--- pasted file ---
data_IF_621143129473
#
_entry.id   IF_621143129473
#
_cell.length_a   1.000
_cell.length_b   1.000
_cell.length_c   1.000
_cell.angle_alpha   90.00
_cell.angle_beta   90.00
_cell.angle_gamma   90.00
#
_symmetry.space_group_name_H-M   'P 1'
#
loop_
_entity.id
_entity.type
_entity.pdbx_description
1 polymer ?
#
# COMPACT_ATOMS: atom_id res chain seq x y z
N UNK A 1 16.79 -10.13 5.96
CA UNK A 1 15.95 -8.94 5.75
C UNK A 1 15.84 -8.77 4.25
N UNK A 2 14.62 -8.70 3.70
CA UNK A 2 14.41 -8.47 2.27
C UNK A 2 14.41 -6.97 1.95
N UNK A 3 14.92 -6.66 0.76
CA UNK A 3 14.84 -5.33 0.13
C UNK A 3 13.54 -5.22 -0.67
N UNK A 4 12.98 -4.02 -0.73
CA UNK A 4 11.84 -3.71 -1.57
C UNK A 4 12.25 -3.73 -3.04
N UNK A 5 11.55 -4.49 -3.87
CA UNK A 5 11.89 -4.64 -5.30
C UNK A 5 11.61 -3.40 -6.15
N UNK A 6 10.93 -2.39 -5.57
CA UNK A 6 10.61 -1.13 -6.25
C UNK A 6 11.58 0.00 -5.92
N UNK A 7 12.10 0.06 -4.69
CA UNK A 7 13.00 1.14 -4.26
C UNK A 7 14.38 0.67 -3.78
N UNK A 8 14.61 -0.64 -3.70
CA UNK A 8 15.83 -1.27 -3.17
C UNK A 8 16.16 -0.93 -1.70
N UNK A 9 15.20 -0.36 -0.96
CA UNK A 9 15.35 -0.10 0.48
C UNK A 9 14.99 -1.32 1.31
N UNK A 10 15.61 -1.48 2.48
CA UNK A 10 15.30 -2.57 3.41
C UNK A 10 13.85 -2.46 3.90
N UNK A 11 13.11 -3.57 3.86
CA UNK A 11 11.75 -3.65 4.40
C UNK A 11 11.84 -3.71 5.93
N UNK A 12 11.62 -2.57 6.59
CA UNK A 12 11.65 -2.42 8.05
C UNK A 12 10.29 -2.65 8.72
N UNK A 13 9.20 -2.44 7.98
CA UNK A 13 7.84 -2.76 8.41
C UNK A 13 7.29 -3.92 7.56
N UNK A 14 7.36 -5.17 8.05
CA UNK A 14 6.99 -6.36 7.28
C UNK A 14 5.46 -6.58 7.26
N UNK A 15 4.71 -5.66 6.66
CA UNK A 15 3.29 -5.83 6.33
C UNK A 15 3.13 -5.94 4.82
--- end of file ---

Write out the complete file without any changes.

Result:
data_IF_621143129473
#
_entry.id   IF_621143129473
#
_cell.length_a   1.000
_cell.length_b   1.000
_cell.length_c   1.000
_cell.angle_alpha   90.00
_cell.angle_beta   90.00
_cell.angle_gamma   90.00
#
_symmetry.space_group_name_H-M   'P 1'
#
loop_
_entity.id
_entity.type
_entity.pdbx_description
1 polymer ?
#
# COMPACT_ATOMS: atom_id res chain seq x y z
N UNK A 1 16.79 -10.13 5.96
CA UNK A 1 15.95 -8.94 5.75
C UNK A 1 15.84 -8.77 4.25
N UNK A 2 14.62 -8.70 3.70
CA UNK A 2 14.41 -8.47 2.27
C UNK A 2 14.41 -6.97 1.95
N UNK A 3 14.92 -6.66 0.76
CA UNK A 3 14.84 -5.33 0.13
C UNK A 3 13.54 -5.22 -0.67
N UNK A 4 12.98 -4.02 -0.73
CA UNK A 4 11.84 -3.71 -1.57
C UNK A 4 12.25 -3.73 -3.04
N UNK A 5 11.55 -4.49 -3.87
CA UNK A 5 11.89 -4.64 -5.30
C UNK A 5 11.61 -3.40 -6.15
N UNK A 6 10.93 -2.39 -5.57
CA UNK A 6 10.61 -1.13 -6.25
C UNK A 6 11.58 0.00 -5.92
N UNK A 7 12.10 0.06 -4.69
CA UNK A 7 13.00 1.14 -4.26
C UNK A 7 14.38 0.67 -3.78
N UNK A 8 14.61 -0.64 -3.70
CA UNK A 8 15.83 -1.27 -3.17
C UNK A 8 16.16 -0.93 -1.70
N UNK A 9 15.20 -0.36 -0.96
CA UNK A 9 15.35 -0.10 0.48
C UNK A 9 14.99 -1.32 1.31
N UNK A 10 15.61 -1.48 2.48
CA UNK A 10 15.30 -2.57 3.41
C UNK A 10 13.85 -2.46 3.90
N UNK A 11 13.11 -3.57 3.86
CA UNK A 11 11.75 -3.65 4.40
C UNK A 11 11.84 -3.71 5.93
N UNK A 12 11.62 -2.57 6.59
CA UNK A 12 11.65 -2.42 8.05
C UNK A 12 10.29 -2.65 8.72
N UNK A 13 9.20 -2.44 7.98
CA UNK A 13 7.84 -2.76 8.41
C UNK A 13 7.29 -3.92 7.56
N UNK A 14 7.36 -5.17 8.05
CA UNK A 14 6.99 -6.36 7.28
C UNK A 14 5.46 -6.58 7.26
N UNK A 15 4.71 -5.66 6.66
CA UNK A 15 3.29 -5.83 6.33
C UNK A 15 3.13 -5.94 4.82